• Budget Conscious Shoppers
  • Medium to Wide Feet

Falls Short

  • For Long-Term Durability
  • For Squeaking On Certain Floors

Why Use Flat Shoes for Working Out?

Generally speaking, the use of flat shoes for working out will come down to personal preference. Some lifters love training with a flat foot while others like using some form of heel elevation.

In the context of “why” you may want to explore using flat shoes for working out, I’ll discuss a couple of contexts where flat shoes can make sense in my coaching opinion.

1. You Want to Passively Work On Ankle Mobility

When you train in flat shoes your ankles will be forced to work through a greater range of motion because you don’t have any form of heel elevation to assist with forward knee translation.

At times, I’ll have lifters use flat shoes for exercises like Bulgarian split squats and lunges because typically they’ll be easier to perform with a flat foot position compared to something like a back squat and you’ll have to work through greater ranges of motion.

Bulgarian Split Squat Strength Benefits

By giving a lifter exercises that they can perform with good form with a flat foot position you’ll typically be able to get some passive and indirect ankle range of motion work.

2. You Like How Flat Shoes Make You Feel Balanced

Another reason why some lifters prefer flat shoes for training is because they can sometimes support balance. For exercises like deadlifts and Romanian deadlifts a flatter foot position will usually feel more comfortable when executing reps.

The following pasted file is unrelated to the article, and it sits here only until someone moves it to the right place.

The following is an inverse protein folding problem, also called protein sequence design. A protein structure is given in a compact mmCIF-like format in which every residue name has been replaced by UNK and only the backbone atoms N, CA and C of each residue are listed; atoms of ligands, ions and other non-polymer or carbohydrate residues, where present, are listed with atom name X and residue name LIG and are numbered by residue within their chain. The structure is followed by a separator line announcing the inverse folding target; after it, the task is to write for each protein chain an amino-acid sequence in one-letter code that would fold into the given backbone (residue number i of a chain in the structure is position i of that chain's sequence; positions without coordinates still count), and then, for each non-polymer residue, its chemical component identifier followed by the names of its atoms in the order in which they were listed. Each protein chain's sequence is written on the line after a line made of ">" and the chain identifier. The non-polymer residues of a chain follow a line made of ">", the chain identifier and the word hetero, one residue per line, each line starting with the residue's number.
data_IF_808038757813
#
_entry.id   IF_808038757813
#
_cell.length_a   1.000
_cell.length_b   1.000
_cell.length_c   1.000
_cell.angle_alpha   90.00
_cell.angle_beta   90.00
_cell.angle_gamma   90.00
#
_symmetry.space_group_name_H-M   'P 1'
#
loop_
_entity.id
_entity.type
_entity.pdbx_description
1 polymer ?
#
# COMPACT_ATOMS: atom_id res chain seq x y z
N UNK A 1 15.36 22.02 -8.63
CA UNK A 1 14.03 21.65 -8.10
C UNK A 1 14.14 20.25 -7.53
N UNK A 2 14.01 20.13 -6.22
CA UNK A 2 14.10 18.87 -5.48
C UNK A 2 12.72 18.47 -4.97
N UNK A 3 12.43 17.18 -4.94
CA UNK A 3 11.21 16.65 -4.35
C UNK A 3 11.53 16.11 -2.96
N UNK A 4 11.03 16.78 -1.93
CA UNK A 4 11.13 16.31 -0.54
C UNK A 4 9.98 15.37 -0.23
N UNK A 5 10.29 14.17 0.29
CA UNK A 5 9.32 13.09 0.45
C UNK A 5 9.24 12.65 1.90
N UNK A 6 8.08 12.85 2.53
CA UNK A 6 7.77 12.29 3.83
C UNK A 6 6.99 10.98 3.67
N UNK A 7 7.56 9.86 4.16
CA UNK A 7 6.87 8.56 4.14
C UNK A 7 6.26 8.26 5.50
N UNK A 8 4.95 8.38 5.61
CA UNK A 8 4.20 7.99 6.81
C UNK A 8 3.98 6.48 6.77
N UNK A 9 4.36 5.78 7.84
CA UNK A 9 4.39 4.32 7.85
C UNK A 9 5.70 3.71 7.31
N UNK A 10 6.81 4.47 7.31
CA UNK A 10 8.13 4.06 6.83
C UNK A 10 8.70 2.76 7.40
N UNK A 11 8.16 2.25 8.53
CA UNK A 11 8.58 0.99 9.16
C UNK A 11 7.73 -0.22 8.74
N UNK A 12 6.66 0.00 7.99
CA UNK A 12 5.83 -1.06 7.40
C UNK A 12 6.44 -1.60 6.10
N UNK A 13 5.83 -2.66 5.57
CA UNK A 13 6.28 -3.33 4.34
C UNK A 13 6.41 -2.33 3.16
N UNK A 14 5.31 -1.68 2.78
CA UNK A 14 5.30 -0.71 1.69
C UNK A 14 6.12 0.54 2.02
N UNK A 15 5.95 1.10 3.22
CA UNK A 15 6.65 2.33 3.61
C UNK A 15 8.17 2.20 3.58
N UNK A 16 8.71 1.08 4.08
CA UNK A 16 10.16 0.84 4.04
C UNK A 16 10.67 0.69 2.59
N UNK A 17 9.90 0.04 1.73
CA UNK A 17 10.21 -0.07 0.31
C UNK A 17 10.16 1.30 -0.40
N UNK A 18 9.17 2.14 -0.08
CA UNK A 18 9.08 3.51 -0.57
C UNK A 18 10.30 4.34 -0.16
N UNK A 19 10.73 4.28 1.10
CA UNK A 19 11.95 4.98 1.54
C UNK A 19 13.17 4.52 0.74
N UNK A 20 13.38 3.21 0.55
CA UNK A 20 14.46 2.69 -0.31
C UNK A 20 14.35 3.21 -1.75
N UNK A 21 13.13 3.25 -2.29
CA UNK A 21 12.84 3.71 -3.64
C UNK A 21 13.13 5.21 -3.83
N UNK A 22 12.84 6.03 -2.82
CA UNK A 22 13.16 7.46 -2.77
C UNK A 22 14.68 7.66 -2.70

How To Romanian Deadlift Step 3

If you find that you constantly feel pitched forward when working out in traditional training shoes, then it may be time to explore using flat shoes for your next workout sessions.

Takeaway Thoughts

Flat shoes come in all shapes and forms and this style of footwear is a popular option for lifting and working out. If you want flat shoes for lifting then it’s a good idea to define what type of shoe you’re after.

For example, do you want a flat minimalist shoe or a flat shoe with a little more stack height? These are questions that you should define before making your next purchase.

If you have additional questions about the flat shoes featured in this article, drop a comment below or reach out to me via Instagram (@jake_boly or @that_fit_friend).

Jake Boly, CSCS, MS Sports Science

Jake Boly, CSCS, MS Sports Science

Jake Boly is the Founder and Editor-In-Chief of That Fit Friend. He's often regarded to as a go-to resource in various performance shoe communities. He’s been formally reviewing shoes and training gear for over 7 years and has hand-tested over 400 pairs of shoes. Jake is known on the internet and YouTube for blending his review process with his educational, strength sports, and personal training background.

Jake has a Masters in Sports Science, a Bachelors in Exercise Science, a CSCS, and he's been personal training for over 10 years helping hundreds of clients get stronger, lose weight, and accomplish their goals. He uses his exercise science brain and personal training background to make curated and thoughtful review content on the fitness gear he's testing.